EastWest nets P6.5B; records 12.3% ROE

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    Gotianun-led EastWest Bank (EW) posted a Net Income of P6.5 billion in 2020, 4 percent higher from the previous year’s P6.2 billion. Return on Equity (ROE) was at 12.3 percent. Total Assets at P408.2 billion, were almost flat from 2019’s P406.3 billion.

    “The pandemic defined EastWest’s operating results in 2020. Lockdowns, social distancing, and limited mobility resulted to the economy contracting by 9.5 percent and appropriately prompted the monetary authorities to loosen financial conditions. For EW, this meant lower growth as the uncertainties put resiliency at the top of its agenda. It also resulted in lower volume of new business, less transactions across all businesses, and higher provisions for loan losses. On the other hand, lower rates and the consequent lower funding costs resulted in higher net interest margins and higher trading gains. These offsetting tendencies drove the flattish operating results of the bank,” EW CEO Tony Moncupa noted.

    “While the bank has been among the top 3 most profitable universal banks in the last four years, the prospect of a ‘five-peat’ is uncertain for 2021. The shifting contours of the coronavirus pandemic make it difficult to pin down a 2021 income guidance. Fortunately, the Bank with its higher capital buffers and the loan loss provisions in 2020 is in a good position to face the remaining pandemic challenges and the rebuilding that will follow the vaccines”, Moncupa concluded.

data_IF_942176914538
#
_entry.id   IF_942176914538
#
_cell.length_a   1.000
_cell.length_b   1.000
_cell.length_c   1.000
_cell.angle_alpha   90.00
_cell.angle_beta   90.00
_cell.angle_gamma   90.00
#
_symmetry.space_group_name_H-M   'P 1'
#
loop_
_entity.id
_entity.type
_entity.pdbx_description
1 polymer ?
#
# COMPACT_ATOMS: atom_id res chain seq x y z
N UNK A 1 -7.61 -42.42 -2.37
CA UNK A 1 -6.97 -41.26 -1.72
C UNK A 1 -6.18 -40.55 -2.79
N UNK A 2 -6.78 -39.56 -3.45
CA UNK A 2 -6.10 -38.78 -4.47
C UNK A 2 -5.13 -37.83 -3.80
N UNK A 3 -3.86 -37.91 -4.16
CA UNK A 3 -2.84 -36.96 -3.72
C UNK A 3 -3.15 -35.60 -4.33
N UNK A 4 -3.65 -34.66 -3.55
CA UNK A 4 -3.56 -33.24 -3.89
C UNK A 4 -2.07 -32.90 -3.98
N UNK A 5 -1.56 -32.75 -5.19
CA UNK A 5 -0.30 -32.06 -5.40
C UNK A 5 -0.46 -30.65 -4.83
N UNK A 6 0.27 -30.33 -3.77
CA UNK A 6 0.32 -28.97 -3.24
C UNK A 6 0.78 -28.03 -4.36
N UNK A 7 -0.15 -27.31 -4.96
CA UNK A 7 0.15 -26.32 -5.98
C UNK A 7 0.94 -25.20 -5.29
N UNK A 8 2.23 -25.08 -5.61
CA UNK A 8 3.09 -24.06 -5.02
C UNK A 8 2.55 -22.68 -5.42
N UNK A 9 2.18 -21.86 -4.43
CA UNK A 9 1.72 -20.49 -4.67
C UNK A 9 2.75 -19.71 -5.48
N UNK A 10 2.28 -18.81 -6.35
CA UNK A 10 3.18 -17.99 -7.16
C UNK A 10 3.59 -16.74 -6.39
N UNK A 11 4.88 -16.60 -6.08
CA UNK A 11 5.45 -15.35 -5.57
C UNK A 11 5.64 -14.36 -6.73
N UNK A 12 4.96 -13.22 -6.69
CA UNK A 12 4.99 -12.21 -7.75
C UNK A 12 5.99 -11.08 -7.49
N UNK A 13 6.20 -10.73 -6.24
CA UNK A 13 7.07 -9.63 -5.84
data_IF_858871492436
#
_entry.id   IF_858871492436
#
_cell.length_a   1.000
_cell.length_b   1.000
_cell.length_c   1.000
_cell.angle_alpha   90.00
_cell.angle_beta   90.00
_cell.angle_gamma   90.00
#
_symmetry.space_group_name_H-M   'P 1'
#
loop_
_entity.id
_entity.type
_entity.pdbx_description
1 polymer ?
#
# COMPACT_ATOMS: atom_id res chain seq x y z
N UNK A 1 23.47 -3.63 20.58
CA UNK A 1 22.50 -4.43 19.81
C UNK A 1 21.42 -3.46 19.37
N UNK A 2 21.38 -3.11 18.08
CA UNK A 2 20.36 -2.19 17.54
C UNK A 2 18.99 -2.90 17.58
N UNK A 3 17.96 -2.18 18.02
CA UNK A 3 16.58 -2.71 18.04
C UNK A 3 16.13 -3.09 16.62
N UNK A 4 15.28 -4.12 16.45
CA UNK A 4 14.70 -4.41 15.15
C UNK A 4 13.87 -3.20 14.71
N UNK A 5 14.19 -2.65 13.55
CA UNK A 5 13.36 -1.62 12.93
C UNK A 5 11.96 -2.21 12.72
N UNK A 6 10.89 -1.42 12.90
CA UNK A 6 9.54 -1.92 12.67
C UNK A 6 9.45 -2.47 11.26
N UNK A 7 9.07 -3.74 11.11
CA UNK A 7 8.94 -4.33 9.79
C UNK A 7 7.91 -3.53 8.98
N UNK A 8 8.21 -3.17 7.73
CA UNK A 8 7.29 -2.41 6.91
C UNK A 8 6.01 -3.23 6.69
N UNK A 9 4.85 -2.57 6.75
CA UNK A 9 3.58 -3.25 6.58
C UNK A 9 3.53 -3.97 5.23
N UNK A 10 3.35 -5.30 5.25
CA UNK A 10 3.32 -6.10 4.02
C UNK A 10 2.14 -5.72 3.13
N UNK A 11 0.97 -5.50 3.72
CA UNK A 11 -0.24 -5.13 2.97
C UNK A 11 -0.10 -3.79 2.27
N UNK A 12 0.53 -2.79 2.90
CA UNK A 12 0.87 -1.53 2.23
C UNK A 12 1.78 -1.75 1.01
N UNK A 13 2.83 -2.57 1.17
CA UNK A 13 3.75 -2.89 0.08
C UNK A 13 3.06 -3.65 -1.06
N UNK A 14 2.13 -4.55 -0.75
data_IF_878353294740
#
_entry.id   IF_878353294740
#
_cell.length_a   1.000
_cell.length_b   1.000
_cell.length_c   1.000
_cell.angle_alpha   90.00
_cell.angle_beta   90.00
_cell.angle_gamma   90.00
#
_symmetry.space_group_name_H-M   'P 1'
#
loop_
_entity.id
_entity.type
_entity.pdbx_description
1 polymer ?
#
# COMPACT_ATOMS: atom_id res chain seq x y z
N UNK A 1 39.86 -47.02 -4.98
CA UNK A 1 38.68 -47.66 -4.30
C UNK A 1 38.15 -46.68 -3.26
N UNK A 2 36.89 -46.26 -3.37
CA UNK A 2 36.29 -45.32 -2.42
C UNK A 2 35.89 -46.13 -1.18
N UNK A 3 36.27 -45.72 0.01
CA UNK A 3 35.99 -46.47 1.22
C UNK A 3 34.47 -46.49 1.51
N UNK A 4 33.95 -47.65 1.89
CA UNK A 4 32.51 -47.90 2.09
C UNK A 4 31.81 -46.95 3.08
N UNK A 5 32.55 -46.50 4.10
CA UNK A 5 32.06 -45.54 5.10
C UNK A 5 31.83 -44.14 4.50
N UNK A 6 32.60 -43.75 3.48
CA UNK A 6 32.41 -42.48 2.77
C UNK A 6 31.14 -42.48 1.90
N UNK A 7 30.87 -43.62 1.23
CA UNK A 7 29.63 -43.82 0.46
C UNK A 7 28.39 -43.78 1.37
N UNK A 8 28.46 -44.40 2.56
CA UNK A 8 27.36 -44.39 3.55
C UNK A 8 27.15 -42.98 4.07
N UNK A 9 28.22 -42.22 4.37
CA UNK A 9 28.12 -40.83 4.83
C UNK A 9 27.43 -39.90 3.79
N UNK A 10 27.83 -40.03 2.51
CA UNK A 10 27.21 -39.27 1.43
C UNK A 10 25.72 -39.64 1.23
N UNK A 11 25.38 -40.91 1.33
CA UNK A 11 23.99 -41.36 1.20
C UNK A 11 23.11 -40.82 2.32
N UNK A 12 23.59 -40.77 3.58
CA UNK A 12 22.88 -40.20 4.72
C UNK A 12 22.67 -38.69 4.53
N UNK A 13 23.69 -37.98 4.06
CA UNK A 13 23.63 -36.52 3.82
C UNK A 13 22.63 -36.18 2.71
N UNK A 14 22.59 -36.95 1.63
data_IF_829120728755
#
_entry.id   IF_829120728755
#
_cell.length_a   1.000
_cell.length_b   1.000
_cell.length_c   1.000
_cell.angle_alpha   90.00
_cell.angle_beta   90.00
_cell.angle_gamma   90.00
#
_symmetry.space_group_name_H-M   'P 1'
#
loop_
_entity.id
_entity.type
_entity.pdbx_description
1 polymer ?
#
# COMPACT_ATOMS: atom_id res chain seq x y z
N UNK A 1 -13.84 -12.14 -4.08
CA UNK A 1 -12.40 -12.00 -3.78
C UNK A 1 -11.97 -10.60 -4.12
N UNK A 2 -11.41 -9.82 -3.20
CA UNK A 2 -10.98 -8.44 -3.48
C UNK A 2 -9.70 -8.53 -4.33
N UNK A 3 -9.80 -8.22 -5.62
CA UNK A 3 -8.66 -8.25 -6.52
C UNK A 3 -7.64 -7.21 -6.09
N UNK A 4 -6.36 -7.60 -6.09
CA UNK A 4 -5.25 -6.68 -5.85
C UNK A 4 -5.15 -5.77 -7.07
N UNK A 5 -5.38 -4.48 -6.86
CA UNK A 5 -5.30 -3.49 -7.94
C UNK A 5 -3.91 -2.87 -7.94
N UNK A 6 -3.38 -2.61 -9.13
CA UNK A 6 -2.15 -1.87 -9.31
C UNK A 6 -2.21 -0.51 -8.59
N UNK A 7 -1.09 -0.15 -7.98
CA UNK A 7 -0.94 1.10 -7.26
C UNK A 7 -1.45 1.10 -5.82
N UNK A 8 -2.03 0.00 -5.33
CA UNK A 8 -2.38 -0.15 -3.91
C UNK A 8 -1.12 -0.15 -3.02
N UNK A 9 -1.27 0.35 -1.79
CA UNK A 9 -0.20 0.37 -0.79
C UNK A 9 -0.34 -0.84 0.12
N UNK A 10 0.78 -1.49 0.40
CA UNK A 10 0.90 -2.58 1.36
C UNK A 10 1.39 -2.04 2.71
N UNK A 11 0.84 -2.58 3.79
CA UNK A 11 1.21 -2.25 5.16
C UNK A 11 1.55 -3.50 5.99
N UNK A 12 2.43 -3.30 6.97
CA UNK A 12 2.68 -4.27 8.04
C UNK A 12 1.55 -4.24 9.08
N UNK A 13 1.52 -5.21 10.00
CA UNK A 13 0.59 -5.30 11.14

EW’s Net Revenues rose by 16 percent to P33.4 billion from the previous year. Net Interest Income was at P26.5 billion, 23 percent higher than 2019, mainly due to lower funding costs. The bank sustained its industry leading margins, with Net Interest Margin (NIM) at 8.1 percent.

    Total Provisions for Loan Losses were at P9.8 billion, 2.4x higher from last year’s P4.0 billion and stood at 4 percent of total Loans.

    Non-interest Income, on the other hand, decreased by 5 percent to P6.9 billion mostly accounted by the decline in Fees and other income due to the pandemic induced slowdown in business activities, the Bayanihan Act, and assistance to customers. The Bank booked a P2.7 billion ‘modification loss’ or the value of the assistance given to loan borrowers over the life of their loans that arose from the mandated and bank initiated cashflow relief programs.